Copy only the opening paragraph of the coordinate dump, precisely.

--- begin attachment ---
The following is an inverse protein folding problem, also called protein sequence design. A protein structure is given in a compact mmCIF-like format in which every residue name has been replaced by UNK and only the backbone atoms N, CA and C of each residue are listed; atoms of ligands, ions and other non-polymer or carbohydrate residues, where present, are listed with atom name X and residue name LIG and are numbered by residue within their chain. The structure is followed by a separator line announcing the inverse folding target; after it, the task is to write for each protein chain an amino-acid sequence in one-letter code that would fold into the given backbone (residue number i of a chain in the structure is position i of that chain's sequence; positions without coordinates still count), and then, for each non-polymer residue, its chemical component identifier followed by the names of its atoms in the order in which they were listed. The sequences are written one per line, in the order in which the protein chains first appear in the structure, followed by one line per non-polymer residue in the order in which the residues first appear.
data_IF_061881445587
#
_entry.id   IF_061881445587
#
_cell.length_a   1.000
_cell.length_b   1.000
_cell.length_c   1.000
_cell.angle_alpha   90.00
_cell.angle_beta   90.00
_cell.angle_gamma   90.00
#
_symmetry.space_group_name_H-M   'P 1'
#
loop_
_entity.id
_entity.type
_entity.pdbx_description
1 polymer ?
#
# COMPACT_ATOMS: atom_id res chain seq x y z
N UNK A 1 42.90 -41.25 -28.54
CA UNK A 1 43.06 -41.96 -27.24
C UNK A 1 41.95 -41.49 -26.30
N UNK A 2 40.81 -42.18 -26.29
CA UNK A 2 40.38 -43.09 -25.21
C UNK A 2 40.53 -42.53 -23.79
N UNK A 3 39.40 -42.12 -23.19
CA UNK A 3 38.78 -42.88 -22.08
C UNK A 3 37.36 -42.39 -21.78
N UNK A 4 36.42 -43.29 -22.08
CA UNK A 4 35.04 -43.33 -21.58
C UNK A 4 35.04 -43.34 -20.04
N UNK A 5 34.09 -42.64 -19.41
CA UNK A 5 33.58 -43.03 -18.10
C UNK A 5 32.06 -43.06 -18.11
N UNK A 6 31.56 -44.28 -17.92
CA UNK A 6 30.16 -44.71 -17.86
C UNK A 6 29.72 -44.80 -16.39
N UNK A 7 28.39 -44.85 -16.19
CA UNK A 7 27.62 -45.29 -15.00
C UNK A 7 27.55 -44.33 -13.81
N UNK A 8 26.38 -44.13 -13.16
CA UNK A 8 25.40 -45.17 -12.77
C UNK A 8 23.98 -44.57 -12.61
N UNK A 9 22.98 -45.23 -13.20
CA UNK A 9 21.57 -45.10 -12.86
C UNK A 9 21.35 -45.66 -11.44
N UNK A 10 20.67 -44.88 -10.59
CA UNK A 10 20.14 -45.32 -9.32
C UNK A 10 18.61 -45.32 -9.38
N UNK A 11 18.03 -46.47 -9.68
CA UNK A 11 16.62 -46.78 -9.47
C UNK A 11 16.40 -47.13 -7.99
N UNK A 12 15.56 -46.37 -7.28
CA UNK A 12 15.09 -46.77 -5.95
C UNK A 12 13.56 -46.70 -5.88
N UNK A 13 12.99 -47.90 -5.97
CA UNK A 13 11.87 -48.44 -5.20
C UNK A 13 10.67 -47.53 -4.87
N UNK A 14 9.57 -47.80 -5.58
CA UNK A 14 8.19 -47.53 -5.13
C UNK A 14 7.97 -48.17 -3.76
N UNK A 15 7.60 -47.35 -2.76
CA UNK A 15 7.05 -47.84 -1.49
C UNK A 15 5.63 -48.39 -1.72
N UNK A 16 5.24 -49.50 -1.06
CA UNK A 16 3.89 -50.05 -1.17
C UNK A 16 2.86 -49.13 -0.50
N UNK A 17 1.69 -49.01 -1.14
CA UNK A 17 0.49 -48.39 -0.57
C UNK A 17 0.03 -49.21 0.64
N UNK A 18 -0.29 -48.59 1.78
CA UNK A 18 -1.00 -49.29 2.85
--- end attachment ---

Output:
The following is an inverse protein folding problem, also called protein sequence design. A protein structure is given in a compact mmCIF-like format in which every residue name has been replaced by UNK and only the backbone atoms N, CA and C of each residue are listed; atoms of ligands, ions and other non-polymer or carbohydrate residues, where present, are listed with atom name X and residue name LIG and are numbered by residue within their chain. The structure is followed by a separator line announcing the inverse folding target; after it, the task is to write for each protein chain an amino-acid sequence in one-letter code that would fold into the given backbone (residue number i of a chain in the structure is position i of that chain's sequence; positions without coordinates still count), and then, for each non-polymer residue, its chemical component identifier followed by the names of its atoms in the order in which they were listed. The sequences are written one per line, in the order in which the protein chains first appear in the structure, followed by one line per non-polymer residue in the order in which the residues first appear.